All letters to the editor should be kept to a length of 600 words and can be sent to email@example.com. While all of the writers of these letters have been identified, some chose to be known only by their first names.
Everyone should feel safe regardless of their opinions, but there’s a difference between comfort and safety. Oppression is more than being uncomfortable; it’s systemic, cruel or unjust treatment. Currently, queer people feel uncomfortable and unsafe every day. In order to move towards a society where everyone can feel safe, some discomfort is inevitable for everyone. Our goal is to raise awareness, not to make anyone feel guilty. We urge people to remember that it is impossible to fully understand oppression unless you have lived as an oppressed person. We acknowledge that we have lived lives of privilege, being white and able-bodied individuals, and have not experienced those forms of oppression. That being said, we both have encountered queer oppression similar to Hayley Brooks.
Since Hayley’s article a few weeks ago, there has been a lot of discussion about the hiring policy and queer issues. Many people dismiss her voice as melodramatic and aggressive, which we find troubling. In the article, her voice represents a larger community and she shouldn’t be dismissed as overdramatizing her experience.
I (Elizabeth) identify as asexual, meaning I do not experience attraction to other people, regardless of gender. People constantly question and doubt the validity of my identity. Generally, they think I have a medical problem or am repressed, neither of which is true. Attraction is more than biological urges or stimulating nerve endings. I have never felt any sexual attraction for another person and I don’t know if I ever will. If I do, their gender identity is irrelevant to me. I was forced to confront my asexuality when my boyfriend sexually assaulted me in high school. Although the assault was not violent or overtly aggressive, it was still nonconsensual. If people know that I had negative experiences with sex, they assume that the trauma “made” me asexual. This way of thinking neatly explains my queer identity, but it’s not true. I was never attracted to people prior to the trauma. While I admit I harbored fear and anxiety related to sex and sexuality for a long time, I’ve already addressed that pain and I’m still not attracted to anyone.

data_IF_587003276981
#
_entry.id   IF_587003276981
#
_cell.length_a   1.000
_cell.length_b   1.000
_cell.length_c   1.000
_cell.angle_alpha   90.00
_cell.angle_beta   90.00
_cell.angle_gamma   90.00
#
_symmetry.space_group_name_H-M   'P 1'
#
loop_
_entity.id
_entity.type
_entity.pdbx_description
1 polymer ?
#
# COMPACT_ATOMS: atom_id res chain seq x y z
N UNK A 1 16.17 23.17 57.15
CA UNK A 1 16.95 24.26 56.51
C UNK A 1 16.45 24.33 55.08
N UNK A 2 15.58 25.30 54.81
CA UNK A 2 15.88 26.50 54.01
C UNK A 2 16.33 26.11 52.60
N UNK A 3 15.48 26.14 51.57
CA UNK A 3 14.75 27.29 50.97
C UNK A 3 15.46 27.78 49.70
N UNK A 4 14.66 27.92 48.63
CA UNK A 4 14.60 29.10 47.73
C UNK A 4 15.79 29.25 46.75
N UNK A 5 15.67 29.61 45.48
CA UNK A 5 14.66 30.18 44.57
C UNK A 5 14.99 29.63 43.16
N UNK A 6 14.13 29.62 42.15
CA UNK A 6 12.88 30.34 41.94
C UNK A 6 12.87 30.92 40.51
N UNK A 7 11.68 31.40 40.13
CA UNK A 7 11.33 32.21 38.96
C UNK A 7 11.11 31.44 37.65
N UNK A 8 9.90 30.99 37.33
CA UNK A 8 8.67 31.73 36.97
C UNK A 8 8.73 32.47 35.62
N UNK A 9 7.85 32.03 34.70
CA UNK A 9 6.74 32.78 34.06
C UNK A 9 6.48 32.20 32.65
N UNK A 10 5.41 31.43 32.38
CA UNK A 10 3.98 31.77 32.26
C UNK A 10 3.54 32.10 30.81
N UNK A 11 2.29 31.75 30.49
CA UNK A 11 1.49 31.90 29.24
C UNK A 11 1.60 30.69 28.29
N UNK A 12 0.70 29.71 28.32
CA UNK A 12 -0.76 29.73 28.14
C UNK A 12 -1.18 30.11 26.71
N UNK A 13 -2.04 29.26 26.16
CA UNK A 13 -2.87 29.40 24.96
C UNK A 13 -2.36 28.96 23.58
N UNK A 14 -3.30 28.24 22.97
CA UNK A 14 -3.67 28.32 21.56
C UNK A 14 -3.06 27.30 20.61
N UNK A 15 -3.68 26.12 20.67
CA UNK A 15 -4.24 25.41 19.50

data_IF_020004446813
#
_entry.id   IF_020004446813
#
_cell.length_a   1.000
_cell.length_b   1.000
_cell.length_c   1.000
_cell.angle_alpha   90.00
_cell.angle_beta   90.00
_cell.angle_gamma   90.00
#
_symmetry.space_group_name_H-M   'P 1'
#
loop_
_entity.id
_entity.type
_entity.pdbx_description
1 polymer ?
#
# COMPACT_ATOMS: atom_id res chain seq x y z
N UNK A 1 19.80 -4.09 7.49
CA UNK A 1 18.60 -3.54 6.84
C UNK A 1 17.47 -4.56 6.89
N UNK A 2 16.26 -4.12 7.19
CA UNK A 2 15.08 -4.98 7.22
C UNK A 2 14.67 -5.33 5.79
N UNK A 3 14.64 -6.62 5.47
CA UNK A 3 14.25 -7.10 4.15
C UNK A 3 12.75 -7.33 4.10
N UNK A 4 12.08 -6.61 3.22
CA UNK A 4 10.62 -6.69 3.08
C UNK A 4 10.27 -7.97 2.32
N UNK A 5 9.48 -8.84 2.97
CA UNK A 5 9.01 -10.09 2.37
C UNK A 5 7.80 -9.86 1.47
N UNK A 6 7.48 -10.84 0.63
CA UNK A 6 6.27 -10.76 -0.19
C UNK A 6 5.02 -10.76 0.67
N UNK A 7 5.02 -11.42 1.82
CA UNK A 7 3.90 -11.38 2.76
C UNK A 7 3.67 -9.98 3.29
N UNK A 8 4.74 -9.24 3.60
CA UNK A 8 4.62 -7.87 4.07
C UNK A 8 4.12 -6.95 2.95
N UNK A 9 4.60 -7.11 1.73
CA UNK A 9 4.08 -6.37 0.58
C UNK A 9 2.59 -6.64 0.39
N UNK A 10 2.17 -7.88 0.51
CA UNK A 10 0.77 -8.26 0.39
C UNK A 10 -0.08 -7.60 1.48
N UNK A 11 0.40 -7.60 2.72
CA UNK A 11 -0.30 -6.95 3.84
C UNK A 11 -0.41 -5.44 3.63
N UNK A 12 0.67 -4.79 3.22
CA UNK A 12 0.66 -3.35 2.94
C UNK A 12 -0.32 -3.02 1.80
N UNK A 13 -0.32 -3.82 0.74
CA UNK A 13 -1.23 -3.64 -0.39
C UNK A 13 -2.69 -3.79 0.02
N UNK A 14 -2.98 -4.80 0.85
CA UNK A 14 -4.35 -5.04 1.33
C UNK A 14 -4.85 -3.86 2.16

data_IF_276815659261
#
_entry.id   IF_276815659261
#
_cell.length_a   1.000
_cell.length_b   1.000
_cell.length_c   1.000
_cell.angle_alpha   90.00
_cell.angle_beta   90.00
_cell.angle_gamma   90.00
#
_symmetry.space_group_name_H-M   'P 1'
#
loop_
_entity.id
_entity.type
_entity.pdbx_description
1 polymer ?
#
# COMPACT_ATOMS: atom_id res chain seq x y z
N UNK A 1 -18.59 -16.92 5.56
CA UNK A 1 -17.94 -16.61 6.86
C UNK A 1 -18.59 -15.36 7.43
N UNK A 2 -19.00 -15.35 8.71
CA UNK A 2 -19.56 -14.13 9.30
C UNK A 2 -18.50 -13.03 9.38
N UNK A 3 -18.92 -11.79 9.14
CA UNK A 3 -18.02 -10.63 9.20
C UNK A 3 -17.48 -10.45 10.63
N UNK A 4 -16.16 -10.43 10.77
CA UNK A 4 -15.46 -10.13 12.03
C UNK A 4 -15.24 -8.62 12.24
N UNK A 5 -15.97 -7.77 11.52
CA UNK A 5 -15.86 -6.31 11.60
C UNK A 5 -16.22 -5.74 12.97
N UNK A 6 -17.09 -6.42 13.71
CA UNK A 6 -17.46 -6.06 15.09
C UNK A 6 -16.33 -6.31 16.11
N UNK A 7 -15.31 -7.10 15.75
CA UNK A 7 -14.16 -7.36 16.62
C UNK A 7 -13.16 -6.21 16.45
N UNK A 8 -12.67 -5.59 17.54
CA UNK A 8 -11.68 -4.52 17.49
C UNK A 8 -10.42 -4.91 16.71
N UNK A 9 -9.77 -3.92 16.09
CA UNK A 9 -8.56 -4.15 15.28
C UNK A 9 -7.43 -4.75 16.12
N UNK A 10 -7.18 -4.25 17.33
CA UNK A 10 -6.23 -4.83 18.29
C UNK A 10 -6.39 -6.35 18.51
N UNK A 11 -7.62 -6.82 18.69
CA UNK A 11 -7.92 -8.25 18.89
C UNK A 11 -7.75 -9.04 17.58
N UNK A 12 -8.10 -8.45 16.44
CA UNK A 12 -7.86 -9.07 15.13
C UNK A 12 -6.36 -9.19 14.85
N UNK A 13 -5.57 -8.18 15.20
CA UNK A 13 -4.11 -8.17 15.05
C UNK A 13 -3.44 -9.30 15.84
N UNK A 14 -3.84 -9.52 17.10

Many people respond this way when a queer person has been assaulted. Despite its allure, this thought process undermines our voices and contributes to marginalization. Sexual assault is alarmingly common, yet most victims still identify as heterosexual, cisgender and allosexual (the opposite of asexual) after the trauma. Being sexually assaulted did not make me asexual, and yet I am told on a daily basis that my identity is invalid and a product of my experiences. I’ve been called repressed, broken and defective. These characterizations are not only untrue, they are hurtful to me and to other queer people who have experienced trauma.
I (Jake) have also experienced discrimination as a genderqueer individual. Since I recently discovered my queerness, I am still exploring ways to present myself that are true to my gender identity. Often, I experiment with androgynous clothing and dabble in stereotypically feminine presentations.
When I present more androgynously, some people give me funny looks, and others don’t look at me at all, even when we’re talking. The worst experience I had was at Kick-Off. As I was walking to the bathroom, two men I didn’t know catcalled me. It wasn’t a joking catcall, but was intended to wound. It made me feel helpless, small and close to tears. I’ve never felt so self-conscious and exposed in my life. Remember that criticism about me or the way I look concerns my personal identity. Everyone deserves to be treated with respect.